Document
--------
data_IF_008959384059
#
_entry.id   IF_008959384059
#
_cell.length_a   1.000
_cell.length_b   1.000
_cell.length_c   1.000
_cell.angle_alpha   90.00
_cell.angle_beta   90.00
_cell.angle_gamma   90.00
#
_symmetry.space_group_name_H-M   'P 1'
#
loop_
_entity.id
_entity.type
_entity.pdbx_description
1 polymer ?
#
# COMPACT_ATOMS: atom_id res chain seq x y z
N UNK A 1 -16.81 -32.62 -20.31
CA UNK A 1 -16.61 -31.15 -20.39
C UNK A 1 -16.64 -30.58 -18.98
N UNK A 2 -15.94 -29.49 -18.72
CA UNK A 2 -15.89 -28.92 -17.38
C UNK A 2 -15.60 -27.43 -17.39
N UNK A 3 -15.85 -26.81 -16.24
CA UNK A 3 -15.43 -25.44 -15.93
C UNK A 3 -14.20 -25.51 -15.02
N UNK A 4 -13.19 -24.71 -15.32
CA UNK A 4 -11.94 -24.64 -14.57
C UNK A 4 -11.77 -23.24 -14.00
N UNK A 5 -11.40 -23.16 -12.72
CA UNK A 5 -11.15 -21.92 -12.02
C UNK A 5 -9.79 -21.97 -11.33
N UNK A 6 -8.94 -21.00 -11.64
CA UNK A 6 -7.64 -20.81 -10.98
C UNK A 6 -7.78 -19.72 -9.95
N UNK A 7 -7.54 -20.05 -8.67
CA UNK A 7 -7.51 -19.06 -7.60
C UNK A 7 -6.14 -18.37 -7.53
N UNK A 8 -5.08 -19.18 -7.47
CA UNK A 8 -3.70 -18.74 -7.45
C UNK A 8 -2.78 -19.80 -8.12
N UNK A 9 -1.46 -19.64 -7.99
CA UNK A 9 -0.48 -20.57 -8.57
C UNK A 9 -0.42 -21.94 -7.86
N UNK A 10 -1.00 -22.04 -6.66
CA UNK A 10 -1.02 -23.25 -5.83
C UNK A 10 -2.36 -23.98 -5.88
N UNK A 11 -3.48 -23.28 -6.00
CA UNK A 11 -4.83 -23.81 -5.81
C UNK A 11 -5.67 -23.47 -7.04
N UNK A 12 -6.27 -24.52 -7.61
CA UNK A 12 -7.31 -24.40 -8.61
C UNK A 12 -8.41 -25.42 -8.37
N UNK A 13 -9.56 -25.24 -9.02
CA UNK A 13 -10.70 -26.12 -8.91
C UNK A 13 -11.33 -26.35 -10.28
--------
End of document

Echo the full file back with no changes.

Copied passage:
data_IF_008959384059
#
_entry.id   IF_008959384059
#
_cell.length_a   1.000
_cell.length_b   1.000
_cell.length_c   1.000
_cell.angle_alpha   90.00
_cell.angle_beta   90.00
_cell.angle_gamma   90.00
#
_symmetry.space_group_name_H-M   'P 1'
#
loop_
_entity.id
_entity.type
_entity.pdbx_description
1 polymer ?
#
# COMPACT_ATOMS: atom_id res chain seq x y z
N UNK A 1 -16.81 -32.62 -20.31
CA UNK A 1 -16.61 -31.15 -20.39
C UNK A 1 -16.64 -30.58 -18.98
N UNK A 2 -15.94 -29.49 -18.72
CA UNK A 2 -15.89 -28.92 -17.38
C UNK A 2 -15.60 -27.43 -17.39
N UNK A 3 -15.85 -26.81 -16.24
CA UNK A 3 -15.43 -25.44 -15.93
C UNK A 3 -14.20 -25.51 -15.02
N UNK A 4 -13.19 -24.71 -15.32
CA UNK A 4 -11.94 -24.64 -14.57
C UNK A 4 -11.77 -23.24 -14.00
N UNK A 5 -11.40 -23.16 -12.72
CA UNK A 5 -11.15 -21.92 -12.02
C UNK A 5 -9.79 -21.97 -11.33
N UNK A 6 -8.94 -21.00 -11.64
CA UNK A 6 -7.64 -20.81 -10.98
C UNK A 6 -7.78 -19.72 -9.95
N UNK A 7 -7.54 -20.05 -8.67
CA UNK A 7 -7.51 -19.06 -7.60
C UNK A 7 -6.14 -18.37 -7.53
N UNK A 8 -5.08 -19.18 -7.47
CA UNK A 8 -3.70 -18.74 -7.45
C UNK A 8 -2.78 -19.80 -8.12
N UNK A 9 -1.46 -19.64 -7.99
CA UNK A 9 -0.48 -20.57 -8.57
C UNK A 9 -0.42 -21.94 -7.86
N UNK A 10 -1.00 -22.04 -6.66
CA UNK A 10 -1.02 -23.25 -5.83
C UNK A 10 -2.36 -23.98 -5.88
N UNK A 11 -3.48 -23.28 -6.00
CA UNK A 11 -4.83 -23.81 -5.81
C UNK A 11 -5.67 -23.47 -7.04
N UNK A 12 -6.27 -24.52 -7.61
CA UNK A 12 -7.31 -24.40 -8.61
C UNK A 12 -8.41 -25.42 -8.37
N UNK A 13 -9.56 -25.24 -9.02
CA UNK A 13 -10.70 -26.12 -8.91
C UNK A 13 -11.33 -26.35 -10.28